Figure 1. Key spatial planning outcome indicators. Source: RTPI, 2008.

From the perspective of current LPAs in Scotland, open data can improve access to knowledge whilst also positively influencing planning decisions and priorities or increasing civic engagement, integrating  multidimensional datasets with the everyday work of planners. Proposed outcomes of spatial plans could be measured against—and defined by—various data bundles, reflecting spatial planning’s multifarious relationship to society. In an English context, RTPI (2008) have identified a number of ‘key spatial planning outcomes’ and their interrelationships (see Report, Figure) and policy links. These broad indicators could be represented and through open data and could also include:

  • Providing the status of planning applications and internal performance data;
  • Resource (staff numbers, working hours and financing) allocation within planning services, income-to-expenditure by service, real-time cost recovery, etc.;
  • Integrating e-planning, representations, and civic engagement through online mapping and data portals;
  • Linking Single Outcome Agreements and Community Planning priorities to spatial planning interventions;
  • Mapping existing and expected housing provision;
  • Measuring and mapping localised energy use, waste, carbon emissions, etc.
  • Representing changing demographic data, crime statistics, employment and health data over space and time;
  • Creating metrics for user satisfaction or attitudinal data;
  • Providing land ownership information, vacant or derelict land;
  • Identifying sites of historical or natural significance;
  • Mapping LDP action programme progress and sites of proposed infrastructure; and
  • Up-to-date (active) travel information, ‘lines of desire’, hotspots, etc.

There are countless possibilities, but it is in the interest of all parties to link these and national indicator data to spatial interventions as a more robust indicator of planning performance.  As noted, the methodological problem with performance measurements is their predominant focus on process and economy even though assessing whether the planning service is really delivering depends on measuring wide-ranging social, cultural, economic, and environmental factors. Yet, the data available to planners is not used optimally, nor does planning ‘give back’ to the data community as a matter of course. In addition, when considering planning performance from the perspective of process and economy, it becomes less concerned with broader positive impacts. Measuring ‘effectiveness’ requires that actors engage with diverse information about the built and natural environment and framing continuous civic engagement through data accessibility (see Figure 2). This creates a potential for an increasingly responsive and democratic service, demonstrating social and economic value in virtue of its connection to a digital ecosystem. (With increased interaction of multiple, spatio-temporally robust data bundles, it is conceivable that planning authorities will be able to produce analyses of their projected performance and outcomes based on observed relationships between inputs, outputs and impacts. Yet, this depends on planners and researchers demonstrating links between planning interventions and broader socio-economic, demographic or geographic changes over space and time.)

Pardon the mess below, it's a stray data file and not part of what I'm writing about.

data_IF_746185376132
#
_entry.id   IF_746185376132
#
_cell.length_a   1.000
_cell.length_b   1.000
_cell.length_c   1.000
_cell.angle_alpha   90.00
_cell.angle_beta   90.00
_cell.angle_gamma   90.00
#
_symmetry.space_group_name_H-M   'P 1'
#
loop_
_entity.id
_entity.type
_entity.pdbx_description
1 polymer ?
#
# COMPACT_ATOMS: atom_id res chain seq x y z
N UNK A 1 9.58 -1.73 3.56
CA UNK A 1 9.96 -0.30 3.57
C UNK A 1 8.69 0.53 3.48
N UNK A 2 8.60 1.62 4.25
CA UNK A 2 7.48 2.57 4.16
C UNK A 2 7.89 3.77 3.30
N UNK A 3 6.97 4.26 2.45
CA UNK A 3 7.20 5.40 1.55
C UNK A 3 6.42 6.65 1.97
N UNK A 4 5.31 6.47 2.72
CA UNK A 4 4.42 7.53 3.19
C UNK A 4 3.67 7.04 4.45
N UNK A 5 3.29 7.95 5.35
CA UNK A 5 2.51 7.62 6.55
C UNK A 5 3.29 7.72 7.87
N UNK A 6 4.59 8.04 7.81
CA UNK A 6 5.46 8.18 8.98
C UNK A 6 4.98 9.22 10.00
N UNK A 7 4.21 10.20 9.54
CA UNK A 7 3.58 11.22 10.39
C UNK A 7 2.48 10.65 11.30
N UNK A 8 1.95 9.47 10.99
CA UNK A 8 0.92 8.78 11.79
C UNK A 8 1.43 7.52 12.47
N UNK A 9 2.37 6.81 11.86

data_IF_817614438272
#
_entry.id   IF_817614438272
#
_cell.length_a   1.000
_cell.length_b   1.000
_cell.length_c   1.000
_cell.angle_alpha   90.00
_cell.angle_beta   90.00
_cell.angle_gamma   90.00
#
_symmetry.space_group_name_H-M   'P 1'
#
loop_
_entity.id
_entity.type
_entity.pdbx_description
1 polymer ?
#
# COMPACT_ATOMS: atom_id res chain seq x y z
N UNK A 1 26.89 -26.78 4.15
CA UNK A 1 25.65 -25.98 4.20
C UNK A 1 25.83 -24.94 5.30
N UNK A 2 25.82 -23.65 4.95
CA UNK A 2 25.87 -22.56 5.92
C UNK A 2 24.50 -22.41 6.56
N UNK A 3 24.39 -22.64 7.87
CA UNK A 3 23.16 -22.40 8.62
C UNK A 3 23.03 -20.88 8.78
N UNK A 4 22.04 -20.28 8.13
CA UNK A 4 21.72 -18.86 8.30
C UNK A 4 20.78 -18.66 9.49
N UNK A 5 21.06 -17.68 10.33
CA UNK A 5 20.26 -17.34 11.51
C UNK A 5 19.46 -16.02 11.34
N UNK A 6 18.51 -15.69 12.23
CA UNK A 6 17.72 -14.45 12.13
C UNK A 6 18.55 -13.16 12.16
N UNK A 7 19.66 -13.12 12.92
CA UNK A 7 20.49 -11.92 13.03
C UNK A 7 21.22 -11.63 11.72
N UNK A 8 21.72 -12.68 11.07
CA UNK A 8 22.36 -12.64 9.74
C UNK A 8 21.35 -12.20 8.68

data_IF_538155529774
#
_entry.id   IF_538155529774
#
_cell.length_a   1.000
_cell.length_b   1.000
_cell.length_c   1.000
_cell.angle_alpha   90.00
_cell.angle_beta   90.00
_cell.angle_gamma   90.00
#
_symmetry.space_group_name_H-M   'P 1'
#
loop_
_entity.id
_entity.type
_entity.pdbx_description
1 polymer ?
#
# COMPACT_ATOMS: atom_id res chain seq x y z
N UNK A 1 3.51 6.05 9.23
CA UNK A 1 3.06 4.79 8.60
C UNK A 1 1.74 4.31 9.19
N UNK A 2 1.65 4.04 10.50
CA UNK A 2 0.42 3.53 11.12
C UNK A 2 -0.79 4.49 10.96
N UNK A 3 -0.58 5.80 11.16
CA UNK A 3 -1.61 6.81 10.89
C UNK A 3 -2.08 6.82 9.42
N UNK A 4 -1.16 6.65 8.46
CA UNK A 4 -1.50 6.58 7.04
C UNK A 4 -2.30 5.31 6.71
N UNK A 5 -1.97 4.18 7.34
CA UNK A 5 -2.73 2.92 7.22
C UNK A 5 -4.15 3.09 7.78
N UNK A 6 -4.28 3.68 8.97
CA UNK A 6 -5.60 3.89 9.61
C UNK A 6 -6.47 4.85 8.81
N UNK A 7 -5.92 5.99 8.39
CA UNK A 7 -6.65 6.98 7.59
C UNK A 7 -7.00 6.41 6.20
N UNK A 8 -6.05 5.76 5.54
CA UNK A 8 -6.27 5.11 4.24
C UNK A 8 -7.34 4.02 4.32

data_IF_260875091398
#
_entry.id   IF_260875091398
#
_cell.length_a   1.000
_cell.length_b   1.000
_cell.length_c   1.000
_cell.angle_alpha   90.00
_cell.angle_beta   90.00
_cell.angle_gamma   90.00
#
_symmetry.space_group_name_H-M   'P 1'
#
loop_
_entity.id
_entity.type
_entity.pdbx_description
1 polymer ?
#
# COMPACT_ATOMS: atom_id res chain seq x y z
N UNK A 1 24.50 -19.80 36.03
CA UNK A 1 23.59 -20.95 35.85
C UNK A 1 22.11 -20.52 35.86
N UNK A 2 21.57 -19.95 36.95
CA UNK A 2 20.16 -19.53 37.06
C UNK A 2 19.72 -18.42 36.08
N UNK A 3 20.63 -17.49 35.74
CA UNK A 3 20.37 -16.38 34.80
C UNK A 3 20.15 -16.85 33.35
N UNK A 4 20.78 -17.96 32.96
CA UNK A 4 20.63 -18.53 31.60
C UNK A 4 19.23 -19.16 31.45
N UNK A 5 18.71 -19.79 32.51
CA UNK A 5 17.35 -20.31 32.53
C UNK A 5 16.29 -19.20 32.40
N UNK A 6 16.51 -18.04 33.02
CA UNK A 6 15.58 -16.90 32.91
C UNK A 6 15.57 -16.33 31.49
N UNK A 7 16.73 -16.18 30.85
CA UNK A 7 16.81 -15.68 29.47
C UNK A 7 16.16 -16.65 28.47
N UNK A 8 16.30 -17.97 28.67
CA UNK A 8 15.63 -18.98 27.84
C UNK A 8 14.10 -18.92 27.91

Figure 2. Representation of how data is (re-) used, shared and packaged.

It might be that planning continues to be assessed in terms of its ability to process applications and create plans on time, and on budget. Yet, open data presents an opportunity to broaden the performance horizons, potentially leading to better outcomes, and re-thinking how we continue to define and assess ‘good performance’. As professionals defined by creativity and tempered by hard evidence, it is exciting to consider how planners in Scotland will achieve this.